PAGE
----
Ok I don’t spend $988 a year for clothing on myself, much less for my children. Especially when they are very young there are very few reasons to actually buy new clothes as they will be outgrown in short order. Thrift stores, Freecycle, friends and family all are great ways to get great clothes for a very low cost. Even as they grow older and want to express themselves in their clothing tastes if they earn/save the cash to buy it for themselves then hopefully they will appreciate it more and as a benefit it won’t cost you. They do include the diapers though so for the first few years you might spend around $400 a year if you use disposables.

Health Care

Now this one is extremely variable, my health insurance covers all preventative care for free but I am sure there are others that do spend more than $925 annually on each of their children. What I found interesting was that this number also happens to be the smallest number of all the factors that they are taking in account..

Child Care

In a two-income home I can see having such a large expense for child care, most likely even larger. So this would increase the cost of a child for a two-income home more than a single income home since in the single income home we have a stay at home parent taking care of the children and most  child care expenses are for the babysitter on date night. In either case this expense will diminish over time allowing more for the second part: Education.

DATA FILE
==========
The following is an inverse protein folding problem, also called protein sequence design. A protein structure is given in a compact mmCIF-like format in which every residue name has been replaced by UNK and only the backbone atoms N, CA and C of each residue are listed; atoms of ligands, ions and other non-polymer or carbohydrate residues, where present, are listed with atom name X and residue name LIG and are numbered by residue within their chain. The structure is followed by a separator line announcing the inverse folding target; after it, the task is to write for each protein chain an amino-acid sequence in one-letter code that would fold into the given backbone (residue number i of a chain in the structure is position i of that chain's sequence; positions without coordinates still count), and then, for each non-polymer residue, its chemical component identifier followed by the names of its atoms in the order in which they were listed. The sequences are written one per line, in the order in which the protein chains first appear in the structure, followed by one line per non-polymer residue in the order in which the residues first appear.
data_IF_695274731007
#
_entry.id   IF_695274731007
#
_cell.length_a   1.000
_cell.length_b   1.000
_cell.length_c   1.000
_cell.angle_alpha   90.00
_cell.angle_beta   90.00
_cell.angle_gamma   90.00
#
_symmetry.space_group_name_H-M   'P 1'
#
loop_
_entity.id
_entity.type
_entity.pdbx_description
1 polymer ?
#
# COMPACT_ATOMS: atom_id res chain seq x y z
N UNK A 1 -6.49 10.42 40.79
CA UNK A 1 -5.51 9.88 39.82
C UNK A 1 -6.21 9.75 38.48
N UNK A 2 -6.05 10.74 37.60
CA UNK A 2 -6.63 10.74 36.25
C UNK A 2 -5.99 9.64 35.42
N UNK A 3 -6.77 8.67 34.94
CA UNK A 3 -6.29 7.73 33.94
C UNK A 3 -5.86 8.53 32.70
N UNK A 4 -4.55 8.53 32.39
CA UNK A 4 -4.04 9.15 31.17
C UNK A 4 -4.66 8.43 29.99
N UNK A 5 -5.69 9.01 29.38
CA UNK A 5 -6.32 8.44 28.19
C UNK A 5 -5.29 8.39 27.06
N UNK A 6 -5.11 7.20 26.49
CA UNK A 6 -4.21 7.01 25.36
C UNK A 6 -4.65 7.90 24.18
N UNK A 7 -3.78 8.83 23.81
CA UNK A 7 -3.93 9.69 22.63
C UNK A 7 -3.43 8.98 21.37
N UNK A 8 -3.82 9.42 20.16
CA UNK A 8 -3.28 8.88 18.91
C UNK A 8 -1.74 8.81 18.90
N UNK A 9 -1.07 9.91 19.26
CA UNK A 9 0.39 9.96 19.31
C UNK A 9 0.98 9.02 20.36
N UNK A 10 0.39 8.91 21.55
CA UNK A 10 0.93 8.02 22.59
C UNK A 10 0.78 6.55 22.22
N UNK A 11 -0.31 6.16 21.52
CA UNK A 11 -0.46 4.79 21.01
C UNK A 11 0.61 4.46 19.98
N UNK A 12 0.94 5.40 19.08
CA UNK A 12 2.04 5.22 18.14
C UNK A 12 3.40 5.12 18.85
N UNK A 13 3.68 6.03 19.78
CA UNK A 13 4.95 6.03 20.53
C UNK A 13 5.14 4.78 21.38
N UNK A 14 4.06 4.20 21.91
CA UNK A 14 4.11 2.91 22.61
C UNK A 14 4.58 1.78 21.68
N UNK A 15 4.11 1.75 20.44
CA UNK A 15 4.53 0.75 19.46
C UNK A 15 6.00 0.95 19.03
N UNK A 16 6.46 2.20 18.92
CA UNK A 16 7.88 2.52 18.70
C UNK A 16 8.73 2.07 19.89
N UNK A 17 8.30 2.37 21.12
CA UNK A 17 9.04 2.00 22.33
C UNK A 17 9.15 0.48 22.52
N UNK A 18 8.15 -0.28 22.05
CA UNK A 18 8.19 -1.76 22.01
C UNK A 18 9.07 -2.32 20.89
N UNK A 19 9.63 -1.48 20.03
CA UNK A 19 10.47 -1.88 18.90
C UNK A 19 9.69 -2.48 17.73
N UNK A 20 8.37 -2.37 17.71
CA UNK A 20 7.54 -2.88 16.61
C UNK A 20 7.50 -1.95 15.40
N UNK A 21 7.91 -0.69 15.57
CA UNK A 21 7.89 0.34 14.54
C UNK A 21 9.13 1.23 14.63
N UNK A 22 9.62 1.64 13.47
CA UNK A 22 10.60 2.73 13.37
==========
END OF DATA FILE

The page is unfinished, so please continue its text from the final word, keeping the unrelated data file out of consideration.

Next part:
Along with that first day of school comes fees, supplies, activities, and more; or does it really come with so much? A backpack you say? I remember one girl back in elementary school that used a rolling carry-on luggage to carry around supplies. Not only was it stronger and more durable then the standard backpack but it kept heavy loads from off her back. Pens, pencils and paper? Normally people have these lying around the house anyway along with a 3 ring binder. Overall a lot of the supplies they require we already have around the house. Unfortunately school fees are hard to get around though some have suggested that the child cover part of the fee. That might actually help those junior high and high school age children appreciate the class more and improve their performance. Personally I think if it was implemented correctly it will motivate them to save for and pay for their college education.


A nice catch all category for everything else, though most of the suggested items are items that differ a lot between families so make sure you put in the number for your family as no one is average.

There now you can create a number that is specific for your family and see exactly how much that bundle of joy really will cost, and it might surprise you how affordable parenthood really is.